Why Being a Humanities Major Might Work for You
There’s an old joke on college campuses:
The science major asks, “Why does it work?” The engineering major asks, “How does it work?” The business major asks, “How much will it cost?”
The humanities major asks, “Do you want fries with that?”
Humanities majors study so many different subjects in college (a mix of the arts, history, literature, language, science, and philosophy), people assume it’s the major for kids who can’t make up their minds. While other grads spring into six-figure careers as soon as they graduate, humanities majors are the ones who end up flipping burgers.
The National Center for Education Statistics called out business as the most popular bachelor’s degree in America. The job market favors graduates who majored in science, tech, engineering, or math (STEM)—fields that pay well starting from the first paycheck. No wonder so many freshman choose majors like business and computer science—whether they care about those subjects or not. After all, you want to earn a degree that gets you a good job, right? Why not follow the money?
The Benefits of a Humanities Degree
But you’re going to college to earn more than a degree. At college, you learn how to learn so you can adapt to every possible future. The humanities can give you this vital adaptability. If you’re still trying decide what to study in college, here’s why you should consider being a humanities major:
You’ll Be Prepared for a Wide Range of Professions
As a humanities grad, you’ll have the tools and skills that every employer in every field wants, so you aren’t limited to one field. Reading literature and studying philosophy sharpens your analytical skills. Learning about history helps you make informed decisions. Having a knowledge of the arts helps you relate to a broader range of people. The humanities equip you in several disciplines, not just one, so you’ll be ready for whatever life throws at you.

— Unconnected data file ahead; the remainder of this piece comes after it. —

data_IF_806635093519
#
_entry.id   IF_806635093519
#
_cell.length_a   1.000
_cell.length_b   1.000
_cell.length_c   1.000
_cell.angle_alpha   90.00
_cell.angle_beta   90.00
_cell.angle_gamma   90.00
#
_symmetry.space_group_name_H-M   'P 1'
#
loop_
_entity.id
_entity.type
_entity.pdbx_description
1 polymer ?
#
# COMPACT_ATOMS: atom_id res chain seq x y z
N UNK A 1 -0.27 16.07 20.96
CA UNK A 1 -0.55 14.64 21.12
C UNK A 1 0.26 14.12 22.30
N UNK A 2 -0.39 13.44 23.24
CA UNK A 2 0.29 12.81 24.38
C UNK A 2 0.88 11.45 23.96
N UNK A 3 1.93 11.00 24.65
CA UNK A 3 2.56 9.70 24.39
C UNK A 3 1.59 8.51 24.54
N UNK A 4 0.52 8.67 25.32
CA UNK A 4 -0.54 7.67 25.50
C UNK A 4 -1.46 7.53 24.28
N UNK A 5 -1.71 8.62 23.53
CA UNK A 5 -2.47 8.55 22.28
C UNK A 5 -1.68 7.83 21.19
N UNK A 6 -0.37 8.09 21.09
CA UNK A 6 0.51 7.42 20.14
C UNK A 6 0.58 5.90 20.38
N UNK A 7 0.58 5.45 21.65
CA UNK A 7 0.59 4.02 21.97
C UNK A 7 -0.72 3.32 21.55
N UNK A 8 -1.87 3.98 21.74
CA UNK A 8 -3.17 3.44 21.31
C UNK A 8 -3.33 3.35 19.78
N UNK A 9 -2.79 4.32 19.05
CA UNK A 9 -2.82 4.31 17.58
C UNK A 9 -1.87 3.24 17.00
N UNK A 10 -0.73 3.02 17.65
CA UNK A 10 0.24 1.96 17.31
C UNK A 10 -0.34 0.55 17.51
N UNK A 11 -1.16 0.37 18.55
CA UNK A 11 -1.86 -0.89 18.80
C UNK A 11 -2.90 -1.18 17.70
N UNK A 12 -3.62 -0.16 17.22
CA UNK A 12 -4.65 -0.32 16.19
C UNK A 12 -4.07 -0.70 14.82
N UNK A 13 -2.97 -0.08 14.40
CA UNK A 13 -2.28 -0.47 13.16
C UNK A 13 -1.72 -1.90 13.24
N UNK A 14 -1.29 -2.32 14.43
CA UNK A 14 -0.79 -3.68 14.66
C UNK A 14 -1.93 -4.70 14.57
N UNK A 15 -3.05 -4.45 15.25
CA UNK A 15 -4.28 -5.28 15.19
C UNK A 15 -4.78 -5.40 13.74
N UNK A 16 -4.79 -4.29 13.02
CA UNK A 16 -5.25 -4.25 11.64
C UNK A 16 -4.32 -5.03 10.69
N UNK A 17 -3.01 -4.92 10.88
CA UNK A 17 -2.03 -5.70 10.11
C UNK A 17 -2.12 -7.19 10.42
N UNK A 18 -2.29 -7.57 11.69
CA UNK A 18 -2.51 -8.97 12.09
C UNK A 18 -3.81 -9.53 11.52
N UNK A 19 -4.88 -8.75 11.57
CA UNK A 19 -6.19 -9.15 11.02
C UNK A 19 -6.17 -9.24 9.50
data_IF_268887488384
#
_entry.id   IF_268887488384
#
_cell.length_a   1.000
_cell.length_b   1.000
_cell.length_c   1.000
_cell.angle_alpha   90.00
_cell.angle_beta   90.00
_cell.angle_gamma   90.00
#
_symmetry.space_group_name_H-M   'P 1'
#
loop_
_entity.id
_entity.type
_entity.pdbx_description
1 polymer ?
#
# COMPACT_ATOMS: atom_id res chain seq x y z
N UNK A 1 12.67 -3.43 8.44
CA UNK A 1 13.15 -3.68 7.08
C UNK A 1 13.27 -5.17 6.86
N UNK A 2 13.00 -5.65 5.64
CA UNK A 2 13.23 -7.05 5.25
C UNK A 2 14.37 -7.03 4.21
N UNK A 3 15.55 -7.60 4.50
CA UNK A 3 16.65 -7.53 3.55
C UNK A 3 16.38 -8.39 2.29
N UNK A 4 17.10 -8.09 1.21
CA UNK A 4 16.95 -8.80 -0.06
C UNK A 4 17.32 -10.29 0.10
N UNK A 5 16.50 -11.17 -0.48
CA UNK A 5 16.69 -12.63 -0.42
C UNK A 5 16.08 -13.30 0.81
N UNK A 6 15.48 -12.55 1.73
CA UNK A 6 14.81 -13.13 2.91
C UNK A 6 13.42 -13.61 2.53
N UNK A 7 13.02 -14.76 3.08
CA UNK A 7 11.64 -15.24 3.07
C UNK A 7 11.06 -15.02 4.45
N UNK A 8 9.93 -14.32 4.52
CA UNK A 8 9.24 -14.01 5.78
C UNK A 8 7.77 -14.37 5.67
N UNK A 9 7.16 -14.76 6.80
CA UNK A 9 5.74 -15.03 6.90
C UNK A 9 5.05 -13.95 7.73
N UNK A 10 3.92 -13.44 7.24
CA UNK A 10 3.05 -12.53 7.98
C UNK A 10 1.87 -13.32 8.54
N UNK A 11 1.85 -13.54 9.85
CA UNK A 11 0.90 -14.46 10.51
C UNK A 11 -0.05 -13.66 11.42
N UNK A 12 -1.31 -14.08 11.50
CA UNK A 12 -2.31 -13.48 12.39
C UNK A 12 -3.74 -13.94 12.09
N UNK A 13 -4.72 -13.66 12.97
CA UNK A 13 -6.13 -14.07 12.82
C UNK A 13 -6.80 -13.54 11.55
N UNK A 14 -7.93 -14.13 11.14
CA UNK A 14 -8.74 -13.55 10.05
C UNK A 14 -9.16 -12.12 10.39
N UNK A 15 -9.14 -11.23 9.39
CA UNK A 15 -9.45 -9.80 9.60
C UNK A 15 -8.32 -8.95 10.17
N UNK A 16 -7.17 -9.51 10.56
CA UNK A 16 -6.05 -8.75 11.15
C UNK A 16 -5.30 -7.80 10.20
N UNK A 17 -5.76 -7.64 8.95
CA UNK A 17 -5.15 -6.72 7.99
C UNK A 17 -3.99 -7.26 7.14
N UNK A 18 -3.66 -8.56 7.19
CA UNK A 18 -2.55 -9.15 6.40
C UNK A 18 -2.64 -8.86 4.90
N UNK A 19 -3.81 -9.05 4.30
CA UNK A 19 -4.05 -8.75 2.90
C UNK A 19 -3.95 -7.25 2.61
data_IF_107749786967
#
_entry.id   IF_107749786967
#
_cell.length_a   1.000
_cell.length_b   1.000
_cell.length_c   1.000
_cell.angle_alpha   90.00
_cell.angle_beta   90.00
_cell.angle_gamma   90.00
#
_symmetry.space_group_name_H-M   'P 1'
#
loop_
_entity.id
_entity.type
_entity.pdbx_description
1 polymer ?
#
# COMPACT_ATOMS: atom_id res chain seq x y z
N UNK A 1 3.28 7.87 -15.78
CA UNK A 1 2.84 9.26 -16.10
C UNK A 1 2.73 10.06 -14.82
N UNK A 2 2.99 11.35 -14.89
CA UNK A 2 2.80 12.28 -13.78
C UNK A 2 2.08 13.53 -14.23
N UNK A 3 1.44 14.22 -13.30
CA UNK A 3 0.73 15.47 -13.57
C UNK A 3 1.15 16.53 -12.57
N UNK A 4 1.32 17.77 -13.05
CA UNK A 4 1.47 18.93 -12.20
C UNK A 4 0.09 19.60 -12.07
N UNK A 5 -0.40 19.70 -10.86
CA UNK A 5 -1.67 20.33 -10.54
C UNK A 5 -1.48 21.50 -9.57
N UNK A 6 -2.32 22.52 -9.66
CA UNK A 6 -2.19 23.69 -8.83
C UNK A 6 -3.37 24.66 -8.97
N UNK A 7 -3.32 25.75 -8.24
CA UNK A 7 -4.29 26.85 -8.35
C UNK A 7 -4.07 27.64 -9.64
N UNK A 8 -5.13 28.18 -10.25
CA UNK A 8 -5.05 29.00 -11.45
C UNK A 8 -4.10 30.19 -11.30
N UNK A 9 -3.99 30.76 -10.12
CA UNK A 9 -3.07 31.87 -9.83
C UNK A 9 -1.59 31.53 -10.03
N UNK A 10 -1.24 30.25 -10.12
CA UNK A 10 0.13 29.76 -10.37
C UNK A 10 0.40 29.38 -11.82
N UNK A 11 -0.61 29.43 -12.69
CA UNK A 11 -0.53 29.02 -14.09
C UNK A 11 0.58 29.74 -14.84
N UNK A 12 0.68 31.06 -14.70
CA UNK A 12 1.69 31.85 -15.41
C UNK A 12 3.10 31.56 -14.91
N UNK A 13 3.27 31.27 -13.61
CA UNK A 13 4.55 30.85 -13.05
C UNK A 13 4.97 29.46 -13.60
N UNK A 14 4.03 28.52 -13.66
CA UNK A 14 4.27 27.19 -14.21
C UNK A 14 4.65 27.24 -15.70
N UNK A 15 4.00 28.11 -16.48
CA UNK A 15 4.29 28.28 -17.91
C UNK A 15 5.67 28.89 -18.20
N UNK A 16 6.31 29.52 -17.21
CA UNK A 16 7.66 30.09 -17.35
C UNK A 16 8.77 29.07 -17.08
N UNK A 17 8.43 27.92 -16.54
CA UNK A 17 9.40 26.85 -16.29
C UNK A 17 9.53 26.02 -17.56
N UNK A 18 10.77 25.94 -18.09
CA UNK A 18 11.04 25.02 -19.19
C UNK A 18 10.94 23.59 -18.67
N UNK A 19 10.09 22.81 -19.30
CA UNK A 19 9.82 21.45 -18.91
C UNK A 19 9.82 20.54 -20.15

You’ll Understand Yourself Better
If you’ve been dreaming of becoming a doctor since kindergarten, then majoring in pre-med is a no-brainer. But if you’re like most new students, you’ve got a sense of what you like doing, but you’re unsure of where you want to end up. Being a humanities major lets you build your raw skills while exploring different subjects. By the time you graduate, you’ll have a clearer picture of where you fit in the professional world.
You May Earn More Over Time
The Association of American Colleges & Universities released a report examining the income of graduates from different majors over time. STEM and other pre-professional majors earn more immediately after graduation. But humanities majors earn an average of $2000 more later in life than their STEM-major peers.
Being a humanities major doesn’t sentence you to work in a coffee shop for the rest of your life. In fact, majoring in the humanities can prepare you for your best possible life—a well-rounded, high-skilled life of work and service.
Would you like to learn more about a Humanities Major?
Bob Jones University offers a wide variety of degree opportunities, including a BA in Humanities. Click the links to the right to explore how BJU can help you prepare for a well-rounded future with a wide variety of employment options.